Facebook and Studying

Since its great rise in popularity in the past few years, Facebook has been the source of many distractions especially for students. Hours and hours are spent daily on facebook, by students of all ages. Some call it an addiction, some call it a study break and others just regard it as what it is, a social networking website. To furthermore investigate this issue, below we have an excerpt from 'Ahmed's Digital Rhetoric Blog', a student run blog, and an interview with academic researcher Charles Martin, comparing the issue.

From 'Ahmed's Digital Rhetoric Blog' - February 17, 2010 by aelahwal13

Why is it that I cannot focus for a solid 10 minutes on my homework or reading an article assigned by a professor, but that I can play around on Facebook for 10 hours straight not only ignoring my homework, but also, eating, sleeping and the 100 other things I have to do.[1]

Below is an interview with Charles Martin, discussing the research he carried out on the effects of social networking on studying.
by Matt Hicks, a Facebook Communication Team member.

You and a team of researchers recently looked at the correlation between using social media and grades. What would you say is the big finding from your perspective?

The big finding is that there is actually no correlation between the amount of time that students spend using social media and their grades. We found that basically the heavy users and the light users get pretty much the same grades.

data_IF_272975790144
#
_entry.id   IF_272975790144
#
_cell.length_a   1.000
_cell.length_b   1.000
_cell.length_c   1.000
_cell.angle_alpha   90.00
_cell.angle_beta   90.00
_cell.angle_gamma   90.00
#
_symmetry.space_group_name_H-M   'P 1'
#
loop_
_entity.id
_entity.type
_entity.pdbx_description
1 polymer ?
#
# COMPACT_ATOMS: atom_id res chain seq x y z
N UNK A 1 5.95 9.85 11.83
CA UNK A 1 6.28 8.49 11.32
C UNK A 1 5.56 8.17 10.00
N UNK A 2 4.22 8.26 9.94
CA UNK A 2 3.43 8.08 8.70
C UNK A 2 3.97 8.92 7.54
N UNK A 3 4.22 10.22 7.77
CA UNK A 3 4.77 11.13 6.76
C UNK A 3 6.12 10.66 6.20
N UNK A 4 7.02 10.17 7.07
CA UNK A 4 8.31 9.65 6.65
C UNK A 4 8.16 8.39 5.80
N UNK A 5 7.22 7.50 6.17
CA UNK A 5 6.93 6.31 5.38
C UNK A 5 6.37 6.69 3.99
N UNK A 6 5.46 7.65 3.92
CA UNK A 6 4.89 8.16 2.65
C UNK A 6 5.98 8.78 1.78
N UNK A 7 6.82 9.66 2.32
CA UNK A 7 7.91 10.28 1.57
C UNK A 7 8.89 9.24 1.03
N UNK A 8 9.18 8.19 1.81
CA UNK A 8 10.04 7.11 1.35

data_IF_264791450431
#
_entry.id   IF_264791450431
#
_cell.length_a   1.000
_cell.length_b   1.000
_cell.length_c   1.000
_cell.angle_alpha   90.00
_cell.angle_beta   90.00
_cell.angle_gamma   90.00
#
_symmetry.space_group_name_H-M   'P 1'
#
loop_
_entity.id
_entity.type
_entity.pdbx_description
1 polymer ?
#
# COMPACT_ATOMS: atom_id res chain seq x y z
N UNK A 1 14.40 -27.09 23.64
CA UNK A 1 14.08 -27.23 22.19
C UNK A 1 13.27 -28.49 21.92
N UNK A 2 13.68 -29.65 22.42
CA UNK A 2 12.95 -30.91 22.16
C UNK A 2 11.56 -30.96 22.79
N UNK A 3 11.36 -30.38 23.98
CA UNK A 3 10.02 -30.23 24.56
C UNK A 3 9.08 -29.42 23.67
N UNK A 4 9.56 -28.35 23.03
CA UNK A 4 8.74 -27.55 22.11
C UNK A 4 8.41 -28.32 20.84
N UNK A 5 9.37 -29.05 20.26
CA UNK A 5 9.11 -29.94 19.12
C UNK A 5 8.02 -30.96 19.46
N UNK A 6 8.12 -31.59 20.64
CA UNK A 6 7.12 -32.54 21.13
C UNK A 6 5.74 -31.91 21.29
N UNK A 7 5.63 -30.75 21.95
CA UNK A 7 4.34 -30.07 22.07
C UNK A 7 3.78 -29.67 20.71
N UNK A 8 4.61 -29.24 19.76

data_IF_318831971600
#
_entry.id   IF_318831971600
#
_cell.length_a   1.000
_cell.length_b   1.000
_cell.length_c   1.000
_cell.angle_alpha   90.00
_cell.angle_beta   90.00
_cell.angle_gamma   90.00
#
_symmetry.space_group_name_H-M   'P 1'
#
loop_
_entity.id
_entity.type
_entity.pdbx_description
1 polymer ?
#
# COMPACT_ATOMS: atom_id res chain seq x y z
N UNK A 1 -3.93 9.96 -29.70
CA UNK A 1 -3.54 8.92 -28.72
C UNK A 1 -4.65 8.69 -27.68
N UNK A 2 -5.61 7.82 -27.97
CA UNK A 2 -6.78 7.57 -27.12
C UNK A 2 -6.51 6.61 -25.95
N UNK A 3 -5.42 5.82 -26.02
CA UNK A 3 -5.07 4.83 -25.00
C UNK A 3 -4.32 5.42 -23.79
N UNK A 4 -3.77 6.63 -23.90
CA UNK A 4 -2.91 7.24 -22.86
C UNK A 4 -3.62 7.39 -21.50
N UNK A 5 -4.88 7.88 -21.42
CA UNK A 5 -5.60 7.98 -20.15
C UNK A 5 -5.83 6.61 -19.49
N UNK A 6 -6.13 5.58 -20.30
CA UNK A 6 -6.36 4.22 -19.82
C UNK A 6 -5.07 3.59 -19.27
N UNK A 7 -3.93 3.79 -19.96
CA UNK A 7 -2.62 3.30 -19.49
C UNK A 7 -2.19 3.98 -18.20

In addition to the finding that there isn't a correlation, what were some of the results about just how much students are using social media?

For the purposes of the study, we considered social media to be Facebook, YouTube, blogs, Twitter, MySpace and LinkedIn…. This study was very wide. It was 1,100-plus students out of the 12,000 at the university, and we surveyed every college at the university.

But of the heavy users of social media, 63 percent got high grades, and of the light users, 65 percent got high grades. So there is no real difference between the two. And of the heavy Facebook users, 62 percent got high grades. The light Facebook users, 62 percent got high grades. It was identical.

And did that surprise you?

It didn't. Interestingly, the hypothesis of the students was that there would be no correlation and they were correct. But if you talk to any adults, adults were totally surprised by this. And adults and parents typically have the view that you need to spend more time on your homework and less time on your social media so that your grades stay high. Well, it turns out that it makes no difference.

Why do you think there is this disconnect? Is this just a generational gap, or something about how people use (social media) differently?

It's not just generational, it's actually behavioral. If you look at the students today, they have grown up with things like Facebook and YouTube and blogs and so forth, so it's not a separate thing. In the early days of the web, people would be at work or school and they would start surfing the web and two hours later they would come back and say, "What was I looking for? I forgot."

They basically got lost in the experience, and today with social media it's actually become integrated with people's lives. So it's not a separate thing where people leave life and go do (social media). It actually has become part of what they do every day….

They have a multitasking ability that's a little different?